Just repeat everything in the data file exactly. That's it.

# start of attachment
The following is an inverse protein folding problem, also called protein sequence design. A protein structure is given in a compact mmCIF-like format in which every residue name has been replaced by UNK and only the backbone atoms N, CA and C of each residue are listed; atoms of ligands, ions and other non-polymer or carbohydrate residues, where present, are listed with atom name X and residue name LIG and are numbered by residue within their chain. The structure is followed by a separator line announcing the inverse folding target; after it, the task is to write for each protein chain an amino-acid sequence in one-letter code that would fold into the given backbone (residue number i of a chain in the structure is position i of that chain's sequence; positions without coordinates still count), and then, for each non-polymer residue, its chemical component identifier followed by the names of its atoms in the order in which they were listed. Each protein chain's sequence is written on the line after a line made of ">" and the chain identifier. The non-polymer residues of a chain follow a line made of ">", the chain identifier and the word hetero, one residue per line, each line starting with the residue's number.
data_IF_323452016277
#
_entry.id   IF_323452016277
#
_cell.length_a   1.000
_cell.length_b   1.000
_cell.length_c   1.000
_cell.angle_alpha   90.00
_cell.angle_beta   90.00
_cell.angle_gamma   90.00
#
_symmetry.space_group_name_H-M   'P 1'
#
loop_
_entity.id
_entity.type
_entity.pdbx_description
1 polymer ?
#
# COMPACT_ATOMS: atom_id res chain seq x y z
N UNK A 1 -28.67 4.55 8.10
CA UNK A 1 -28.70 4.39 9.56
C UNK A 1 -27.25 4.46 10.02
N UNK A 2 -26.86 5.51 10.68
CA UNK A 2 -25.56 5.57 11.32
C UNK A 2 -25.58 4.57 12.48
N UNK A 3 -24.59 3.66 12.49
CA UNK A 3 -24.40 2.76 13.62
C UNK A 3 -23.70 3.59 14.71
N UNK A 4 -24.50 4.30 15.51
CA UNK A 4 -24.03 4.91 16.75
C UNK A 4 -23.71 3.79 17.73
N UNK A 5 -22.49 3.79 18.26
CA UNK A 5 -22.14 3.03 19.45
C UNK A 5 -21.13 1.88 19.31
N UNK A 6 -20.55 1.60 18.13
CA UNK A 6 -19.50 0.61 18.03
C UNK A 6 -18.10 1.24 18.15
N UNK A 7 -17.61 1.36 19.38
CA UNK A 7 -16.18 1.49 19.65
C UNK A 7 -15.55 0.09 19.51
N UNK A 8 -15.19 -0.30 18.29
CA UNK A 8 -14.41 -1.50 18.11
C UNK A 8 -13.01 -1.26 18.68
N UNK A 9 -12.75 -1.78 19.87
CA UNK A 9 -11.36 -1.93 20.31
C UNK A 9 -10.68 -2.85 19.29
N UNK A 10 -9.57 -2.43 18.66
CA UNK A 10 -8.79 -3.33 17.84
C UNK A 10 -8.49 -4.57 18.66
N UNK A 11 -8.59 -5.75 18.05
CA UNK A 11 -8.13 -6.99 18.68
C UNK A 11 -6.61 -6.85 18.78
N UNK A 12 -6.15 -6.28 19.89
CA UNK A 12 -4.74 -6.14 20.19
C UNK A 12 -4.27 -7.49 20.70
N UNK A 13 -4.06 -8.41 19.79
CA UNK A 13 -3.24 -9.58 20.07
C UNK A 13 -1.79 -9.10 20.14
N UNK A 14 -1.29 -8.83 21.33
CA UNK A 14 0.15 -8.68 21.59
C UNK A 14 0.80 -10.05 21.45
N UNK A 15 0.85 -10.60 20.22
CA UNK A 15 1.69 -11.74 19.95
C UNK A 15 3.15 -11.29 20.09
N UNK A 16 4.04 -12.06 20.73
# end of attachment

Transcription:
The following is an inverse protein folding problem, also called protein sequence design. A protein structure is given in a compact mmCIF-like format in which every residue name has been replaced by UNK and only the backbone atoms N, CA and C of each residue are listed; atoms of ligands, ions and other non-polymer or carbohydrate residues, where present, are listed with atom name X and residue name LIG and are numbered by residue within their chain. The structure is followed by a separator line announcing the inverse folding target; after it, the task is to write for each protein chain an amino-acid sequence in one-letter code that would fold into the given backbone (residue number i of a chain in the structure is position i of that chain's sequence; positions without coordinates still count), and then, for each non-polymer residue, its chemical component identifier followed by the names of its atoms in the order in which they were listed. Each protein chain's sequence is written on the line after a line made of ">" and the chain identifier. The non-polymer residues of a chain follow a line made of ">", the chain identifier and the word hetero, one residue per line, each line starting with the residue's number.
data_IF_323452016277
#
_entry.id   IF_323452016277
#
_cell.length_a   1.000
_cell.length_b   1.000
_cell.length_c   1.000
_cell.angle_alpha   90.00
_cell.angle_beta   90.00
_cell.angle_gamma   90.00
#
_symmetry.space_group_name_H-M   'P 1'
#
loop_
_entity.id
_entity.type
_entity.pdbx_description
1 polymer ?
#
# COMPACT_ATOMS: atom_id res chain seq x y z
N UNK A 1 -28.67 4.55 8.10
CA UNK A 1 -28.70 4.39 9.56
C UNK A 1 -27.25 4.46 10.02
N UNK A 2 -26.86 5.51 10.68
CA UNK A 2 -25.56 5.57 11.32
C UNK A 2 -25.58 4.57 12.48
N UNK A 3 -24.59 3.66 12.49
CA UNK A 3 -24.40 2.76 13.62
C UNK A 3 -23.70 3.59 14.71
N UNK A 4 -24.50 4.30 15.51
CA UNK A 4 -24.03 4.91 16.75
C UNK A 4 -23.71 3.79 17.73
N UNK A 5 -22.49 3.79 18.26
CA UNK A 5 -22.14 3.03 19.45
C UNK A 5 -21.13 1.88 19.31
N UNK A 6 -20.55 1.60 18.13
CA UNK A 6 -19.50 0.61 18.03
C UNK A 6 -18.10 1.24 18.15
N UNK A 7 -17.61 1.36 19.38
CA UNK A 7 -16.18 1.49 19.65
C UNK A 7 -15.55 0.09 19.51
N UNK A 8 -15.19 -0.30 18.29
CA UNK A 8 -14.41 -1.50 18.11
C UNK A 8 -13.01 -1.26 18.68
N UNK A 9 -12.75 -1.78 19.87
CA UNK A 9 -11.36 -1.93 20.31
C UNK A 9 -10.68 -2.85 19.29
N UNK A 10 -9.57 -2.43 18.66
CA UNK A 10 -8.79 -3.33 17.84
C UNK A 10 -8.49 -4.57 18.66
N UNK A 11 -8.59 -5.75 18.05
CA UNK A 11 -8.13 -6.99 18.68
C UNK A 11 -6.61 -6.85 18.78
N UNK A 12 -6.15 -6.28 19.89
CA UNK A 12 -4.74 -6.14 20.19
C UNK A 12 -4.27 -7.49 20.70
N UNK A 13 -4.06 -8.41 19.79
CA UNK A 13 -3.24 -9.58 20.07
C UNK A 13 -1.79 -9.10 20.14
N UNK A 14 -1.29 -8.83 21.33
CA UNK A 14 0.15 -8.68 21.59
C UNK A 14 0.80 -10.05 21.45
N UNK A 15 0.85 -10.60 20.22
CA UNK A 15 1.69 -11.74 19.95
C UNK A 15 3.15 -11.29 20.09
N UNK A 16 4.04 -12.06 20.73